Poetry to Order, in the time it takes to boil an egg
You know you’ve hit on something when the responses are so varied. “God, you’re so brave! I’d be terrified!” “What a brilliant idea, how lovely!” Experience has shown that it’s when I’m able to step back from my desire to impress and please everyone that something far more alive and authentic comes through. Trying to make a cup of tea with the intention of satisfying everyone would make for, at best, something exceedingly boring and mediocre; at worst, an entirely undrinkable cuppa.
It wasn’t a new idea. I’d read about the Poetry Takeaway in a magazine several years previously, and later tried it out to moving effect in a writing workshop I led. We were all stunned, when the poems we’d asked for were read aloud. “Where did that come from?” Where indeed. A few years later, I decided it was time to try this out in a different environment.
As I walked through the woods towards Dartington Shops, shouldering the tools of my trade, I buzzed with excitement. I had no idea how this would go, and no specific expectations of the outcome, but this was something I really wanted to do, loved to do, and I was so full of the intention of generosity and play. What could go wrong?
I set up at my designated table, propping up a sign and laying out pad, pens and a three minute wooden egg timer. Actually, the three minute thing was random. I’d intended to do five minutes, but I couldn’t find a five minute timer in time, so three minutes it was. Now all I had to do was wait.
I remember the first poem I wrote that day, for a woman shopping with her daughter for last minute Christmas presents. She wanted a poem for her eldest daughter, about struggling to get out of bed in the morning. “Make it funny” she said, and left. I turned my timer, an
d wrote. It wasn’t great; it could’ve been worse. I had something. I wrote it out in neat with a red felt calligraphy pen, rolled it into a scroll and tied it with golden thread as a gift. I read it to the customer, who gave me no big response, but took it. Great! First one done. I was on my way.
The rest of the day included laughter, tears and spontaneous wows and hugs from a steady stream of strangers. People shared so honestly, and in return I opened myself to see, to listen, to feel what was being asked for, and let my pen respond with respect and boldness.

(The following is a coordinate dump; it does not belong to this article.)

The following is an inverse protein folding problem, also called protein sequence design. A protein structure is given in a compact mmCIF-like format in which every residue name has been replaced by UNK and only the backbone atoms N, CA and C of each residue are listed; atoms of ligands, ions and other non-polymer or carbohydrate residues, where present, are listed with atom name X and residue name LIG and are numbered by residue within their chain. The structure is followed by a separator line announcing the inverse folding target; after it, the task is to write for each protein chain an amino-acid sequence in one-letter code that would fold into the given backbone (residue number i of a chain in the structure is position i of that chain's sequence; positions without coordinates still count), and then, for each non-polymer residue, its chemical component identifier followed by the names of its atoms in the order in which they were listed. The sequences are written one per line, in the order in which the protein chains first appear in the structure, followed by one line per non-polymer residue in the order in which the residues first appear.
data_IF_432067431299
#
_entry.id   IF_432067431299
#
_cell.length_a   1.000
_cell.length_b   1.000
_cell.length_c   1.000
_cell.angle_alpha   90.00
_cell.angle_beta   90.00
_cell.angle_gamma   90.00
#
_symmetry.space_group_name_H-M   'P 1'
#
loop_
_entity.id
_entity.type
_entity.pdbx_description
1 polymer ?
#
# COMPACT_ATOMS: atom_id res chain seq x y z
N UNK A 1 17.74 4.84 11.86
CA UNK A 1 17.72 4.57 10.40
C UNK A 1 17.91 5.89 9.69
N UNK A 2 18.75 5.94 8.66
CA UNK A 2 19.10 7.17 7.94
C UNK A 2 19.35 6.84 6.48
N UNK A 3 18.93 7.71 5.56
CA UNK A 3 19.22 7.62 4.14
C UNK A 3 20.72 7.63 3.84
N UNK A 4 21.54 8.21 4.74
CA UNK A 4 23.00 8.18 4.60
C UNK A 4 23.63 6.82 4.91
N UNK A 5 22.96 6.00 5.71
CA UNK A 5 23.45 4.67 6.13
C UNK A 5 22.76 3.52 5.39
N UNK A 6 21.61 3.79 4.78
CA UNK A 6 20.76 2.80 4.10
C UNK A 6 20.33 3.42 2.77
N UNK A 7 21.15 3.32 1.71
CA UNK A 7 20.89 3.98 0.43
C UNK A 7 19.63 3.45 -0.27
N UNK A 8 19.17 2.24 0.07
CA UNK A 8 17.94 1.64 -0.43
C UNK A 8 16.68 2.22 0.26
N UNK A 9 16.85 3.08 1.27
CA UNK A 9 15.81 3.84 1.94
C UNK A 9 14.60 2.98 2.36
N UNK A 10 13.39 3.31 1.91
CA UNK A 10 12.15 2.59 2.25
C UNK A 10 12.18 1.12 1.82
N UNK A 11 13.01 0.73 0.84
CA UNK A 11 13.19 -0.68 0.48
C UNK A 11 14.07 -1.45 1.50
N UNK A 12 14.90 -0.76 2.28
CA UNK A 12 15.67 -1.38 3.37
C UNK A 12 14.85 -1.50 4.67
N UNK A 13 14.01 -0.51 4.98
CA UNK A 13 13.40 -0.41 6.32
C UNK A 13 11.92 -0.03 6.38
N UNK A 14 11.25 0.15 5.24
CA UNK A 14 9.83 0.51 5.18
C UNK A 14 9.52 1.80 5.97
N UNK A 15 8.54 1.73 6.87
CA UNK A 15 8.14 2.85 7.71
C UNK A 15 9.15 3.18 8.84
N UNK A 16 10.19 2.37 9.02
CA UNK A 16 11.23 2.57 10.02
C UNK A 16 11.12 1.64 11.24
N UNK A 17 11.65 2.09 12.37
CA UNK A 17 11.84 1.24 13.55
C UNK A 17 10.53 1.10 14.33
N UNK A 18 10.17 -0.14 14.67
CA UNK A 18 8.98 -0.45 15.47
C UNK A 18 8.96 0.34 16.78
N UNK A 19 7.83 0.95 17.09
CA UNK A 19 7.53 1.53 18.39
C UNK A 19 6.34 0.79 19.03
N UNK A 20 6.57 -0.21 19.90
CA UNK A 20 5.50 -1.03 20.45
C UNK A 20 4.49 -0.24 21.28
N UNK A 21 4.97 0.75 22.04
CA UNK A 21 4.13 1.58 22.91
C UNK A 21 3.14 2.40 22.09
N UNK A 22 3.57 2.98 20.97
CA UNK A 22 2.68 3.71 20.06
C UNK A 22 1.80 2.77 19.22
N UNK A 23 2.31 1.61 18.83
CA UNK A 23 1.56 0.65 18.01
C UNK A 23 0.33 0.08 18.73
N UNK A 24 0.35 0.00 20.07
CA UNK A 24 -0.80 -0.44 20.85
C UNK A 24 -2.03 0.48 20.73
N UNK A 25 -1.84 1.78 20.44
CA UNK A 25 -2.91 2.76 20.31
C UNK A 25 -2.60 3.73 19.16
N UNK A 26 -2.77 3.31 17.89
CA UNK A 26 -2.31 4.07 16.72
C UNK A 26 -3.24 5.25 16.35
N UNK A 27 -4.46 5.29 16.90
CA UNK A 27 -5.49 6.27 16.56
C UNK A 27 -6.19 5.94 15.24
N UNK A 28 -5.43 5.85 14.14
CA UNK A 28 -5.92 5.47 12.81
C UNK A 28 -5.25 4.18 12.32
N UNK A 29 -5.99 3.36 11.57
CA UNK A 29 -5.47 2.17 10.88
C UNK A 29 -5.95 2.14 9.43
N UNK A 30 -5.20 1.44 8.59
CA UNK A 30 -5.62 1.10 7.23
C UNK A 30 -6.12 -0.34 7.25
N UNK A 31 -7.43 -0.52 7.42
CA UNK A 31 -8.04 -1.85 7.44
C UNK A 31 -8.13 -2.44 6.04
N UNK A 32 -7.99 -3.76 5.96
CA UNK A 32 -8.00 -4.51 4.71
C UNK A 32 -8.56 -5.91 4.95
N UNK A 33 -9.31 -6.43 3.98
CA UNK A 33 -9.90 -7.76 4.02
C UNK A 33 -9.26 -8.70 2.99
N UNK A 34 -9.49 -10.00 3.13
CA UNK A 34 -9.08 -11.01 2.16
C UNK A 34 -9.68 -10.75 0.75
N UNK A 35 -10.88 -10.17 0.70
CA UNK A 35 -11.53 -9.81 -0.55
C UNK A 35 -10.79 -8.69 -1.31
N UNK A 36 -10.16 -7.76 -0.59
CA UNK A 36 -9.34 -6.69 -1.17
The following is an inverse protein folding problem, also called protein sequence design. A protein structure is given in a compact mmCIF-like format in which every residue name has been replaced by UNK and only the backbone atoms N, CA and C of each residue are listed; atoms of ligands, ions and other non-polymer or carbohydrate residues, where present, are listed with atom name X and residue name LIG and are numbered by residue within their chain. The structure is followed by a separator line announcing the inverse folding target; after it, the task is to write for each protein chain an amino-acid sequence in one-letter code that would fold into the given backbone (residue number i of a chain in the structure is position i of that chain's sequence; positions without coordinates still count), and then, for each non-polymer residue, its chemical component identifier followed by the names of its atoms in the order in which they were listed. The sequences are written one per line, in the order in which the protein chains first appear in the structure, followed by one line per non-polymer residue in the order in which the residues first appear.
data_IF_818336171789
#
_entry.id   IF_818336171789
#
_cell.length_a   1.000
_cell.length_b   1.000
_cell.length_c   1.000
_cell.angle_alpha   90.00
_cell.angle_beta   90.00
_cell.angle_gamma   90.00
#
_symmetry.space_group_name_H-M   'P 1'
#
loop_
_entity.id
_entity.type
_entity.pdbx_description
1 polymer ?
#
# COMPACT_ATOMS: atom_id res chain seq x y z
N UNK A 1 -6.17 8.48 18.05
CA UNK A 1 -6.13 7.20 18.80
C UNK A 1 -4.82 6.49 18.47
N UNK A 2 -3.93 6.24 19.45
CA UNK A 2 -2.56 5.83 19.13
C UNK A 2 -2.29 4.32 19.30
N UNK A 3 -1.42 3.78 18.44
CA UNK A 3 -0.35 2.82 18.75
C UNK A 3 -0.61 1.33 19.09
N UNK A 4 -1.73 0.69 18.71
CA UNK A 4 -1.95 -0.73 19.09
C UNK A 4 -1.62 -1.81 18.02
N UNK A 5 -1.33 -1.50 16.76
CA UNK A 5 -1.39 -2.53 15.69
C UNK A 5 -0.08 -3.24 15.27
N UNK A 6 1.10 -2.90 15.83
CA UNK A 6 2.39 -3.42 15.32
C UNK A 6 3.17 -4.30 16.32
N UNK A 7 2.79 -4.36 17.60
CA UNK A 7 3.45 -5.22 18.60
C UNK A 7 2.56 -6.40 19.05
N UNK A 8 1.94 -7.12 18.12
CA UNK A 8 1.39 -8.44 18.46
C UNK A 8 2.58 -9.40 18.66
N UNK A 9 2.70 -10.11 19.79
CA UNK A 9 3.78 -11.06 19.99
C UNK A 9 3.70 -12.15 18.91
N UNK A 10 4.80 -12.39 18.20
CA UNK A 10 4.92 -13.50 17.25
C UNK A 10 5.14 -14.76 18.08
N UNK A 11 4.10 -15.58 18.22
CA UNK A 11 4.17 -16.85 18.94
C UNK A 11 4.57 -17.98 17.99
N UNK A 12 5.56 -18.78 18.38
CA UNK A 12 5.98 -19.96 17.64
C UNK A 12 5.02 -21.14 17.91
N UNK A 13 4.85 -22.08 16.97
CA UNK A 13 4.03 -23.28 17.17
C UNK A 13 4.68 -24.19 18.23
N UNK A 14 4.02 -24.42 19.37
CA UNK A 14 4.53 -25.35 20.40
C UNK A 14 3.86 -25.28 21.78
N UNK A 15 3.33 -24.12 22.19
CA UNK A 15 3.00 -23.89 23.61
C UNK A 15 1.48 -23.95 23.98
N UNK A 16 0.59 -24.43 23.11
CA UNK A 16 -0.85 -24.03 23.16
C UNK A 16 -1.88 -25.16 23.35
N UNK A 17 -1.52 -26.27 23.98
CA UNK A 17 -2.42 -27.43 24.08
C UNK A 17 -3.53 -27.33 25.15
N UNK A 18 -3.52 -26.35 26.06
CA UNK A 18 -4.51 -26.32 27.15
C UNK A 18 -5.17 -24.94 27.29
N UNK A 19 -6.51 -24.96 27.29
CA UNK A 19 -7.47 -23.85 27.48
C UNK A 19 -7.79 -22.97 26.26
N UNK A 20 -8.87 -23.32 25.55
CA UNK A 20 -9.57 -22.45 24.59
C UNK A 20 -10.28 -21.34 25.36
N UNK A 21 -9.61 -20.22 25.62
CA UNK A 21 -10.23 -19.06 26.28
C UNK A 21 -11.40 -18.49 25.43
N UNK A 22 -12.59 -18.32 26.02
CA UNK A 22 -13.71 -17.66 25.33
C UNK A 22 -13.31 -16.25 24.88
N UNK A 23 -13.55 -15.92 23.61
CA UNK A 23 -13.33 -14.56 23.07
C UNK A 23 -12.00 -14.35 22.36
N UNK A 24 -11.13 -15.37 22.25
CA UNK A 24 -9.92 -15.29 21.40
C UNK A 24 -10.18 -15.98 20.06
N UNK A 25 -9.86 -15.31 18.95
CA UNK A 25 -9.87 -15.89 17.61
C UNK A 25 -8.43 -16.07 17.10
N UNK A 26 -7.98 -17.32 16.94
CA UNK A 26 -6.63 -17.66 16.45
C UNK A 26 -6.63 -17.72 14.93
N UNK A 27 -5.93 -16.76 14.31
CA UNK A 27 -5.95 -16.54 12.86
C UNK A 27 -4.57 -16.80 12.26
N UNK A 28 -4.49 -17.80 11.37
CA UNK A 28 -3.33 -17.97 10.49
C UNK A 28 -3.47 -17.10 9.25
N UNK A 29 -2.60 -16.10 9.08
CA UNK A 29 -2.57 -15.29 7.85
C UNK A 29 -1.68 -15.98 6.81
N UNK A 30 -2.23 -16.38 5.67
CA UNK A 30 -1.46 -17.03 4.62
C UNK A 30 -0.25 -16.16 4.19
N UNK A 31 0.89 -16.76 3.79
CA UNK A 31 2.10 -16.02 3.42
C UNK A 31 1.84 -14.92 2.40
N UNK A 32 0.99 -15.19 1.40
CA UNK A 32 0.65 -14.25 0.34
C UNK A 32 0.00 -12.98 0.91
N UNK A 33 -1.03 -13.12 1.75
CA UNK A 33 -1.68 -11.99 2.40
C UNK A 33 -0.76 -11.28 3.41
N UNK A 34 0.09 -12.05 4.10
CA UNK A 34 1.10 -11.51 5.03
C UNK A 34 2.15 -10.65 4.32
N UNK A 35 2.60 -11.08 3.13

When I came away from that day the word that kept coming up was Fun; sheer, pure, lively, tingly Fun with a capital F. I’d written about everything from gardens in winter to Minecraft, and been commissioned to write a poem to be read at the requester’s own funeral! It was quite a trip I took while sitting at that bench all day.
There was something so freeing about doing something so very, well, me. However, as often with experiences that transcend the everyday, it was full of paradox. Because I was being so me, I was connecting easily with the me of everyone I encountered. As I wrote ego me stepped aside, allowing me to simply let the words through. I was not, in that moment, in the least concerned about me the poet proving her skill, or writing something objectively brilliant. It was me Harula; human being, wordsmith, in service to that soul before me who asked me to craft something for them. What mattered was that they were served by what I wrote. I couldn’t have cared less if anyone else liked the poem, as long as the asker felt seen, met and served by those words.
When I wrote three minute poems again more recently, in the Exeter Library Café, I was reminded of the basic goodness and generosity of the majority of people. That day I was writing for coffees; not for me, but for donations so that anyone could enjoy a warming cuppa, whether they had the money for it or not. Thirty minutes and three poems later I had £15 to donate to their suspended coffees scheme. The experience so thrilled me that I immediately shared it on my blog when I returned home. That post remains the most ‘liked’ post on my blog, in almost six years of blogging.
Service is a beautiful thing; it’s when there is no distinction between the server and the served. I feel so gifted by the trust and openness of each request. I believe the hunger, the eagerness to receive something so personal is a sign of our times, at least in the West. Everything has become so manufactured, so de-personalised, digitalized, fake-a-fied and screen distanced that to come close, even for just three minutes, to experiencing the sheer power and potential of tangible, spontaneous creativity; to witness and experience just how easily two human beings can connect and recognise one another; well, it’s magic.
For more information about The Poetry Takeaway, visit:
To read the most ‘liked’ post on my personal blog, go to: